Jason backed this up with an example from 2019 CMWorld keynote speaker, Scott Stratten, who was absolutely amazing to listen to from the main stage this year.
scott stratten cmworld
Going viral is wonderful. It's the goal of every piece of content your brand makes. But it needs to move the right needle. If it's not increasing sales/sign-ups for you, it's just vanity. @unmarketing featured on @JuliaEMcCoy's… Click To Tweet
Then, I covered a quick recap of the best content tools I use every day and recommend: SEMRush, Mangools’ KWFinder, Ahrefs, and AMI’s Headline Analyzer.
content tools julia mccoy
Next, I discussed how I believe the sales funnel is an antiquated concept that was invented in 1924 and doesn’t reflect or explain our customers’ buying journey well… at all. I discussed a new concept I came up with after studying the buying journeys of literally thousands of customers. I drew this concept out late last year (2018) with my kid’s Crayola marker and called it The Marketing Lifecycle.
marketing lifecycle julia mccoy
Content doesn’t work if you get pushy with the prospects reading it. Let them make their own journey, I explain. Stop “funneling” your leads off, and pushing them through “stages.” (Similar to Joe Pulizzi’s point about how one-off content campaigns are of the devil. ?Just don’t do them.)
Many heads were nodding at this one.

Read more about my Marketing Lifecycle in this free ebook I wrote on the topic.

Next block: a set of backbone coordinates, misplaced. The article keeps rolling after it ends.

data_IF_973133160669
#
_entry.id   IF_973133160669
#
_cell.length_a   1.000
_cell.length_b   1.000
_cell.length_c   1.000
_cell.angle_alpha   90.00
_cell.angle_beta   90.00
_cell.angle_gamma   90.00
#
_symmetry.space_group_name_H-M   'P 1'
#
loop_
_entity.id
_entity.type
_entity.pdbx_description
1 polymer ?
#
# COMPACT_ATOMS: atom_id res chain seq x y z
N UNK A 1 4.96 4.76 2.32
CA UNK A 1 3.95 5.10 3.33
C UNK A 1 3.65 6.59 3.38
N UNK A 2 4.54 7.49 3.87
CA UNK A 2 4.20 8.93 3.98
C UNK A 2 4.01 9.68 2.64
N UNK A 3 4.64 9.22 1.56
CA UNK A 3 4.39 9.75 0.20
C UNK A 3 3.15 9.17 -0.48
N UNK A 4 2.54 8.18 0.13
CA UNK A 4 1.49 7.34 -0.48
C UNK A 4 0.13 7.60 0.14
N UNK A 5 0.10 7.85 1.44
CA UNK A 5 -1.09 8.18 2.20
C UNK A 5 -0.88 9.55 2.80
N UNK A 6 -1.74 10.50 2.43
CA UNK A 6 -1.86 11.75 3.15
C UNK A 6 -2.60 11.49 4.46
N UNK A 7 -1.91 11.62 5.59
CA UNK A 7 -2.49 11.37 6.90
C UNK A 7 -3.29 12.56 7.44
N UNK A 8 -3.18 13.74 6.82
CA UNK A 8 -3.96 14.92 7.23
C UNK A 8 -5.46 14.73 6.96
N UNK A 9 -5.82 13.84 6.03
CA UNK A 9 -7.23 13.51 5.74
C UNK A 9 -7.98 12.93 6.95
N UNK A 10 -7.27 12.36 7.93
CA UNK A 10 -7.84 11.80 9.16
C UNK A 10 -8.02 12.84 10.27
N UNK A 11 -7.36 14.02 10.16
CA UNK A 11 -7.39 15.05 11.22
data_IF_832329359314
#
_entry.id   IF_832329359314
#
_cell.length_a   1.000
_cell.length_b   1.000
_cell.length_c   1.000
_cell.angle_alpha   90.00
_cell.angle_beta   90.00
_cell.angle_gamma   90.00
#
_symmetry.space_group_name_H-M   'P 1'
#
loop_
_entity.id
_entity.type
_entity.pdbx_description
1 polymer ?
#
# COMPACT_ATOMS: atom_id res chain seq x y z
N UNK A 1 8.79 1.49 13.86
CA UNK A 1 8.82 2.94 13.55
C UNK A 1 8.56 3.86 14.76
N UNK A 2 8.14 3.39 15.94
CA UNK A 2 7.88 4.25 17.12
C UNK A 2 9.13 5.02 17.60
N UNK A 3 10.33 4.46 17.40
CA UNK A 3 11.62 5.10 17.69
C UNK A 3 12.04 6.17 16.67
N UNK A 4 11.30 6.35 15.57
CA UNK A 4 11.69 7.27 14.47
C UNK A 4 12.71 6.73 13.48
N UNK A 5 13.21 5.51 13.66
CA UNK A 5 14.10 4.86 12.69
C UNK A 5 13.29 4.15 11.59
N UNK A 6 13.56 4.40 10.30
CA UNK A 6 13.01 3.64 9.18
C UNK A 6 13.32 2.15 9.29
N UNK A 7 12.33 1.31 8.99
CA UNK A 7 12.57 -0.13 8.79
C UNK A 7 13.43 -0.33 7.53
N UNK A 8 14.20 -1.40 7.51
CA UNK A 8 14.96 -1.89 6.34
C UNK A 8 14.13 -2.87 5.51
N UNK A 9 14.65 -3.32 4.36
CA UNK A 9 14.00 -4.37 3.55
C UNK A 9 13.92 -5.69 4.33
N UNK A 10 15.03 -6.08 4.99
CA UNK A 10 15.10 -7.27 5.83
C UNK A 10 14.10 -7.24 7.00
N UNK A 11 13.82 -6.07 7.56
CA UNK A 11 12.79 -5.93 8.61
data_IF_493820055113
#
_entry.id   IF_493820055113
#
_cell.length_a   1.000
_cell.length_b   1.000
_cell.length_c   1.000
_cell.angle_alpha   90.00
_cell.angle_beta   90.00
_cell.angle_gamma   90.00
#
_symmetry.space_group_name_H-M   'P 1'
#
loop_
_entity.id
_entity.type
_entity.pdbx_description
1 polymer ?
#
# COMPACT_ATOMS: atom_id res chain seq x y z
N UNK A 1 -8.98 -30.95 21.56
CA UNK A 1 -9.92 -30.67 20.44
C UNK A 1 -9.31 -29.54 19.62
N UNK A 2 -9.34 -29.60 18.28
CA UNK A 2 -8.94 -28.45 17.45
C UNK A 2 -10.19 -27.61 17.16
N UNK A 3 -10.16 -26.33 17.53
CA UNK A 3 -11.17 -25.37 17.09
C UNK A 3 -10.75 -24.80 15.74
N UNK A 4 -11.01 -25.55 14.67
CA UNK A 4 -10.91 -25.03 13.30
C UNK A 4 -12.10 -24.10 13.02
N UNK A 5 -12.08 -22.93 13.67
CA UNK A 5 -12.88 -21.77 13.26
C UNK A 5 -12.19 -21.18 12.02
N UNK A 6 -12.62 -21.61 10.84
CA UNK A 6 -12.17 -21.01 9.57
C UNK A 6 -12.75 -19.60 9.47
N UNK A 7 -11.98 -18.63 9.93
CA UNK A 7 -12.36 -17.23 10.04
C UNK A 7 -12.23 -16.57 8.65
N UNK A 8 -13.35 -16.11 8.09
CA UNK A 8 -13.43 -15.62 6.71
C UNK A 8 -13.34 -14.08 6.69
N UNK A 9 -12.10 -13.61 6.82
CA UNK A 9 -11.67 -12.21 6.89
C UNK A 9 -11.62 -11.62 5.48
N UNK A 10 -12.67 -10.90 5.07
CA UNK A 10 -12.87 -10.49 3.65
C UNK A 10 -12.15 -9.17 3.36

Finally, we discussed how to get that coveted executive buy-in for your long-form content creation efforts: convince and convert by upgrading your own knowledge, taking courses and reading books on the topic, and using powerful statistics to show and prove that a long-term, consistent approach to content does in fact work.
I wish we could have covered all the Q&A we started receiving from people lining up to talk to us afterwards. There was one attendee that I wish I could have answered better — in hindsight, the advice I gave her was hard to understand! I was describing to her that the best way to get synonymous keywords is by entering your focus keyword in Google and scrolling to the bottom and looking at Google’s related keywords. Using Google’s suggestions for related terms will make sure that your content stays semantically search-friendly. You can find these by doing this:
synonymous keyword usage
synonymous keywords
Also, after our session, CMI didn’t have our takeaway sheets out and ready for attendees to grab. I was really sad about that! Luckily, they were able to find the sheets (in a box under a table in our room, go figure), and put them out in front of the Expo Hall. In case you were an attendee that missed one, here’s what the takeaway sheets looked like. Download as a PDF.
cmworld flyer

3 Content Takeaways from On-The-Floor Content Marketing World Conversations

This year, as a speaker, I was invited to some exclusive parties — one hosted by Content Marketing Institute, another hosted by LinkedIn. Both were amazing!
I had some awesome conversations with a variety of amazing people. I also listened and watched as I walked the Expo Hall where thousands of top-level executives and marketers were hanging out. Here are the takeaways I had from these conversations.